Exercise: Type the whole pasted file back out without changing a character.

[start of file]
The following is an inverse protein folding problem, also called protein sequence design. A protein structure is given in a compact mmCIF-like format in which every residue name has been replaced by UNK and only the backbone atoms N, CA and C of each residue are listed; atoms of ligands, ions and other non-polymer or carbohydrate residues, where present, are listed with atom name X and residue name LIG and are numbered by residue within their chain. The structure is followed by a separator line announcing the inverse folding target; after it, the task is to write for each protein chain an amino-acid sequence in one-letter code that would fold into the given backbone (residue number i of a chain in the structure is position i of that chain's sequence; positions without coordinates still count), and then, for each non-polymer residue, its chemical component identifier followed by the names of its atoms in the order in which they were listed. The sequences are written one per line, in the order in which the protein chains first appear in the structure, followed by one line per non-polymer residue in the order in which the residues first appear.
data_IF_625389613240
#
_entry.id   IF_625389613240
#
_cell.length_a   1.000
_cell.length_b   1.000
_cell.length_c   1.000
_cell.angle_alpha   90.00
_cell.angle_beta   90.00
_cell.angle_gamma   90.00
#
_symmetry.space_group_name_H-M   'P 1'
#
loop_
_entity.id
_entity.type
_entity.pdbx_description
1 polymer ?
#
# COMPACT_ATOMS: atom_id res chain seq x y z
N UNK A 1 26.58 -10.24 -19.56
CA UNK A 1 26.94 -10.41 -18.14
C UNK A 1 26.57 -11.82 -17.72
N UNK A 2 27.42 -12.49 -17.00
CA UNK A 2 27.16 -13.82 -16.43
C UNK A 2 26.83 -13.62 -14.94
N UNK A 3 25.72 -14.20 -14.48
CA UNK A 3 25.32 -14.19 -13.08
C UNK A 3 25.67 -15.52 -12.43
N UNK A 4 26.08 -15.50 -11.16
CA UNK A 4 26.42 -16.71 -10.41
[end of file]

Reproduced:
The following is an inverse protein folding problem, also called protein sequence design. A protein structure is given in a compact mmCIF-like format in which every residue name has been replaced by UNK and only the backbone atoms N, CA and C of each residue are listed; atoms of ligands, ions and other non-polymer or carbohydrate residues, where present, are listed with atom name X and residue name LIG and are numbered by residue within their chain. The structure is followed by a separator line announcing the inverse folding target; after it, the task is to write for each protein chain an amino-acid sequence in one-letter code that would fold into the given backbone (residue number i of a chain in the structure is position i of that chain's sequence; positions without coordinates still count), and then, for each non-polymer residue, its chemical component identifier followed by the names of its atoms in the order in which they were listed. The sequences are written one per line, in the order in which the protein chains first appear in the structure, followed by one line per non-polymer residue in the order in which the residues first appear.
data_IF_625389613240
#
_entry.id   IF_625389613240
#
_cell.length_a   1.000
_cell.length_b   1.000
_cell.length_c   1.000
_cell.angle_alpha   90.00
_cell.angle_beta   90.00
_cell.angle_gamma   90.00
#
_symmetry.space_group_name_H-M   'P 1'
#
loop_
_entity.id
_entity.type
_entity.pdbx_description
1 polymer ?
#
# COMPACT_ATOMS: atom_id res chain seq x y z
N UNK A 1 26.58 -10.24 -19.56
CA UNK A 1 26.94 -10.41 -18.14
C UNK A 1 26.57 -11.82 -17.72
N UNK A 2 27.42 -12.49 -17.00
CA UNK A 2 27.16 -13.82 -16.43
C UNK A 2 26.83 -13.62 -14.94
N UNK A 3 25.72 -14.20 -14.48
CA UNK A 3 25.32 -14.19 -13.08
C UNK A 3 25.67 -15.52 -12.43
N UNK A 4 26.08 -15.50 -11.16
CA UNK A 4 26.42 -16.71 -10.41